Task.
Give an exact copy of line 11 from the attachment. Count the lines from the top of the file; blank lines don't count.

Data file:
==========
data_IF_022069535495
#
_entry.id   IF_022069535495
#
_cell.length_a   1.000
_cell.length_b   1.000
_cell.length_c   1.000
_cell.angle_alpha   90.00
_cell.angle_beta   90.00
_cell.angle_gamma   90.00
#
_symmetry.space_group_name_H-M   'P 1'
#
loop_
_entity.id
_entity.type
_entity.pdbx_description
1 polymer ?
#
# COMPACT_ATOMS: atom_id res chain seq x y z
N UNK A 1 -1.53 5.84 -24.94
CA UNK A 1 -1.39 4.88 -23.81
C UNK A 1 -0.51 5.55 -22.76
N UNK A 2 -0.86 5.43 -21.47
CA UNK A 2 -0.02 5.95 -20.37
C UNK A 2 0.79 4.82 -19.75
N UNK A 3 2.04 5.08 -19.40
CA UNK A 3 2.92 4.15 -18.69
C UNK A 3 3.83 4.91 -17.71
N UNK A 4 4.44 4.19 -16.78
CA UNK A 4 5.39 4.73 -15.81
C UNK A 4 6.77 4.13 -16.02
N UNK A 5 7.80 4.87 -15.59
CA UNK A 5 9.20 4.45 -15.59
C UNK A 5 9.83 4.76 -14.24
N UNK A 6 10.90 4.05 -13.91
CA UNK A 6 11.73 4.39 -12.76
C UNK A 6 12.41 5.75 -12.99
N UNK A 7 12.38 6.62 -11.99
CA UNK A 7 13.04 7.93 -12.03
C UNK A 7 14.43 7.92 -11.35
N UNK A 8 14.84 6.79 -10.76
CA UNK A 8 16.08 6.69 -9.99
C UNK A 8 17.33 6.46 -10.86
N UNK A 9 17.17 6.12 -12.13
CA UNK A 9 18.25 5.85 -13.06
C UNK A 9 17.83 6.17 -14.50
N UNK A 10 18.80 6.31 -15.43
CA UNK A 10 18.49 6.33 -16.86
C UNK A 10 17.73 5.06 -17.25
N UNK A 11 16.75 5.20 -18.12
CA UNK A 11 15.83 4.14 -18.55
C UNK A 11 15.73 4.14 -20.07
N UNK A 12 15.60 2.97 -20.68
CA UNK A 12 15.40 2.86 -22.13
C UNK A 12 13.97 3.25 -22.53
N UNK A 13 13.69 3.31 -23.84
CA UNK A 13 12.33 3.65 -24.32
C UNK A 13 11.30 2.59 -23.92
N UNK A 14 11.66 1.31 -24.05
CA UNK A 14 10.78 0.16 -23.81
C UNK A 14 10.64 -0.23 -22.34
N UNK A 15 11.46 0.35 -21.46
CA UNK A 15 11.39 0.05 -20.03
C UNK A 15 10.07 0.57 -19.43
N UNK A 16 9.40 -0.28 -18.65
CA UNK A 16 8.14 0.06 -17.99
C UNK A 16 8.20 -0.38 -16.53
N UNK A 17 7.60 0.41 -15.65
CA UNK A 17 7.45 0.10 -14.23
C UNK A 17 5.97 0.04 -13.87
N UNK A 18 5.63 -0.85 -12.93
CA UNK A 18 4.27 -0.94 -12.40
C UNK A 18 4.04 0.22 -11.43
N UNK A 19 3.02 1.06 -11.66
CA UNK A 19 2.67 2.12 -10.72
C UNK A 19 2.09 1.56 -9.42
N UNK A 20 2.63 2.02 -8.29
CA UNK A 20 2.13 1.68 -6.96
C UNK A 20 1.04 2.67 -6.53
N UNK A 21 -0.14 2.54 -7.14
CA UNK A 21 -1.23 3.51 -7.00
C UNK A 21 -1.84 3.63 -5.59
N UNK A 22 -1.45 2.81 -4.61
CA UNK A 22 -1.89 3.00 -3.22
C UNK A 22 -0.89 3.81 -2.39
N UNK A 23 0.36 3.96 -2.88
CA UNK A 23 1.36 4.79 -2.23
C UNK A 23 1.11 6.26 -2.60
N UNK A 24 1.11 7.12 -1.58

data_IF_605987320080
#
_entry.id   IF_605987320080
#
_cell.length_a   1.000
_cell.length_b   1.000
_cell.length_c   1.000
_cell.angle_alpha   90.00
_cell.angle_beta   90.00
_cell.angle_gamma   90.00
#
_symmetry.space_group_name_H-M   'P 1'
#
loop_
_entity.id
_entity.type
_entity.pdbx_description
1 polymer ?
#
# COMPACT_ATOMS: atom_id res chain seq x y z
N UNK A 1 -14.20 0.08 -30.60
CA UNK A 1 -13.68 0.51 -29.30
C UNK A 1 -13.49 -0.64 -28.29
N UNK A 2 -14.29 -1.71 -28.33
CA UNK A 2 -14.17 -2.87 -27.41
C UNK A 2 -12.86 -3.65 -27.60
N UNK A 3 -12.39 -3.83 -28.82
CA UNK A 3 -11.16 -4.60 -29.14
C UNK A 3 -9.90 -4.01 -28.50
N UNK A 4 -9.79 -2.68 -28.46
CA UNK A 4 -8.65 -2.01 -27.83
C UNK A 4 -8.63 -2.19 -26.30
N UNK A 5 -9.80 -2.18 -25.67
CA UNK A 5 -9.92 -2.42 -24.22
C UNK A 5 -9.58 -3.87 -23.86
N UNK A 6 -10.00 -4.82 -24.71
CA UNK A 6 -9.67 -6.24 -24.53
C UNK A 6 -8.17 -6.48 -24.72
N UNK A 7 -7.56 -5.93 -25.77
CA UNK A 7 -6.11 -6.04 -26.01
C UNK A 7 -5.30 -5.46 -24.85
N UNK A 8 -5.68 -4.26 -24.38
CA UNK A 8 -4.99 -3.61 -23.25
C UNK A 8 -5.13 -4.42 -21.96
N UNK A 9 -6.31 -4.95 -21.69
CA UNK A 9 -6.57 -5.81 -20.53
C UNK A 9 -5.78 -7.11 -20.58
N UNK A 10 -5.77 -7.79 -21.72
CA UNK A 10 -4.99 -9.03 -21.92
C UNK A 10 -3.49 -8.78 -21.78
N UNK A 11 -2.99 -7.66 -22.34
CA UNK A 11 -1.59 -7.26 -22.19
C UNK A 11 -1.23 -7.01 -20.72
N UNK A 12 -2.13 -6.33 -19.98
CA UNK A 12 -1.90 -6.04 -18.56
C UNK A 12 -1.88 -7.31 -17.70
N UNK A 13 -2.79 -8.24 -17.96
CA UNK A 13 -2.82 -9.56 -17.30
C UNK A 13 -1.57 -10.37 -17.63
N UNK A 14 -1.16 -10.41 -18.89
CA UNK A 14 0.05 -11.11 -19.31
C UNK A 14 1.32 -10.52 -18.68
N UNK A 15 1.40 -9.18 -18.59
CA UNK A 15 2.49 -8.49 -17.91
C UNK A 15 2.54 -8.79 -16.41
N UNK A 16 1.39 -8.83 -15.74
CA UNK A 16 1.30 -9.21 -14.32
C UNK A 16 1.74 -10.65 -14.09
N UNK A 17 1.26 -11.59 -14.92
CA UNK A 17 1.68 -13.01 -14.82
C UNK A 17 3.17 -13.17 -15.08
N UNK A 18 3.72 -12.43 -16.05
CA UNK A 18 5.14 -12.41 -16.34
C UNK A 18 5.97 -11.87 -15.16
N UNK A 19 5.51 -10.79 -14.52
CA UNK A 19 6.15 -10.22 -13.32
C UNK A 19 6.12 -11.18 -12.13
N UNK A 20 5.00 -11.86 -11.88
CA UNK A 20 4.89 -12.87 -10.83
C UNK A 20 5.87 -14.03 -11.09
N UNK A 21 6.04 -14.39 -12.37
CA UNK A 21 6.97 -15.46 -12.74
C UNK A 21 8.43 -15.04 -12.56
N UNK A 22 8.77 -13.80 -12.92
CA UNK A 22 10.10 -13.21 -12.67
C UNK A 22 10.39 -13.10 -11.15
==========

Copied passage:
#